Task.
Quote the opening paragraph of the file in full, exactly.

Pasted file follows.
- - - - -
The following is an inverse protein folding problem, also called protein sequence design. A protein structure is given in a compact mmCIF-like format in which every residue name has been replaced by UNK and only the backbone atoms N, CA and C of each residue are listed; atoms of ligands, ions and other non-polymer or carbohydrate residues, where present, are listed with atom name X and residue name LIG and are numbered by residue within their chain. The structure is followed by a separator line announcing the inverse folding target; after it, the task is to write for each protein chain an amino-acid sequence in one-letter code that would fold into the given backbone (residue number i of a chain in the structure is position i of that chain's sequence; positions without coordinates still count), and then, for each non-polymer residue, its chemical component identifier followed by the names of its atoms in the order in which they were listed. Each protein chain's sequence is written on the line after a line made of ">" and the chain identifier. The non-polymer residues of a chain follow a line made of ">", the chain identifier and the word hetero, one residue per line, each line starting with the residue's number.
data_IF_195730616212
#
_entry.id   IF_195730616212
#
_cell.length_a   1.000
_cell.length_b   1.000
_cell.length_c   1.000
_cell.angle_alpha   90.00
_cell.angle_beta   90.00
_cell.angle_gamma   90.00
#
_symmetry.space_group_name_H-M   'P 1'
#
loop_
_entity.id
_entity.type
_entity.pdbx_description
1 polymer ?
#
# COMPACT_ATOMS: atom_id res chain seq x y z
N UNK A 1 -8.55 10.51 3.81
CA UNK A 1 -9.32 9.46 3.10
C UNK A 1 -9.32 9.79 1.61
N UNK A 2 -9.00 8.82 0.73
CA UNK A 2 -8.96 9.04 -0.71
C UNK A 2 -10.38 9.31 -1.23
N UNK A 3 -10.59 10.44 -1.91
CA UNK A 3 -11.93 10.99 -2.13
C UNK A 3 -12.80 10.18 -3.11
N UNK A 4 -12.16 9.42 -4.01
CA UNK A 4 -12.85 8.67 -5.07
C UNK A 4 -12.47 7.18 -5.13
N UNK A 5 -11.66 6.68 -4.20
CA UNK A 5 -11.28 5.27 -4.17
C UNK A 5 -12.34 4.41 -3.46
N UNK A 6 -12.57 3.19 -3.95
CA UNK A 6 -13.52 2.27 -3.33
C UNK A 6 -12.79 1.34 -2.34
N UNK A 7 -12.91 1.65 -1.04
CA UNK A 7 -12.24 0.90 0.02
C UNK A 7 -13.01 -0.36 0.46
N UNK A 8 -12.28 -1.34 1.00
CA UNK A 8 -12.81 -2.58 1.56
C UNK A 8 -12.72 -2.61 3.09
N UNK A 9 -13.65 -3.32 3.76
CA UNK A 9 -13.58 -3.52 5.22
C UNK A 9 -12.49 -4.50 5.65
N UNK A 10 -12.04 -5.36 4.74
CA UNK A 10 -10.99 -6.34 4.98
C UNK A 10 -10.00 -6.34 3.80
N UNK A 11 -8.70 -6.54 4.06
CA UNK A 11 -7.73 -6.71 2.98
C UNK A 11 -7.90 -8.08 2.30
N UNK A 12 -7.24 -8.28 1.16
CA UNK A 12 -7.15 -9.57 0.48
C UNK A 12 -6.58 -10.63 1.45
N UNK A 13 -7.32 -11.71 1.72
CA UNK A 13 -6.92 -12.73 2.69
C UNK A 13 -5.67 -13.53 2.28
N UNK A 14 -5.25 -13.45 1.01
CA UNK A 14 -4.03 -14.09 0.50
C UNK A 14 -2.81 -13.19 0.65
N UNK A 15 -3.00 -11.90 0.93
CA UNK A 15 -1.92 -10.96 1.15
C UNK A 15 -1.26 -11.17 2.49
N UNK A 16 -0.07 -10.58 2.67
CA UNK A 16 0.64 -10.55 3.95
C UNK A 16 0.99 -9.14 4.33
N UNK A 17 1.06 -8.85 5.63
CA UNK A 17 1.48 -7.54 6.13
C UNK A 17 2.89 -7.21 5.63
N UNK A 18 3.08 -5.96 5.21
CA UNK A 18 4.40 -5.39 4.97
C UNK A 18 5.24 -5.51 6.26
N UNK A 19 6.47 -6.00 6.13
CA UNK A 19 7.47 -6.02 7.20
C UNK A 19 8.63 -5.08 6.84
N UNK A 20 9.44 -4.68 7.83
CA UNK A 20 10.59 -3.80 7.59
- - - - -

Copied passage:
The following is an inverse protein folding problem, also called protein sequence design. A protein structure is given in a compact mmCIF-like format in which every residue name has been replaced by UNK and only the backbone atoms N, CA and C of each residue are listed; atoms of ligands, ions and other non-polymer or carbohydrate residues, where present, are listed with atom name X and residue name LIG and are numbered by residue within their chain. The structure is followed by a separator line announcing the inverse folding target; after it, the task is to write for each protein chain an amino-acid sequence in one-letter code that would fold into the given backbone (residue number i of a chain in the structure is position i of that chain's sequence; positions without coordinates still count), and then, for each non-polymer residue, its chemical component identifier followed by the names of its atoms in the order in which they were listed. Each protein chain's sequence is written on the line after a line made of ">" and the chain identifier. The non-polymer residues of a chain follow a line made of ">", the chain identifier and the word hetero, one residue per line, each line starting with the residue's number.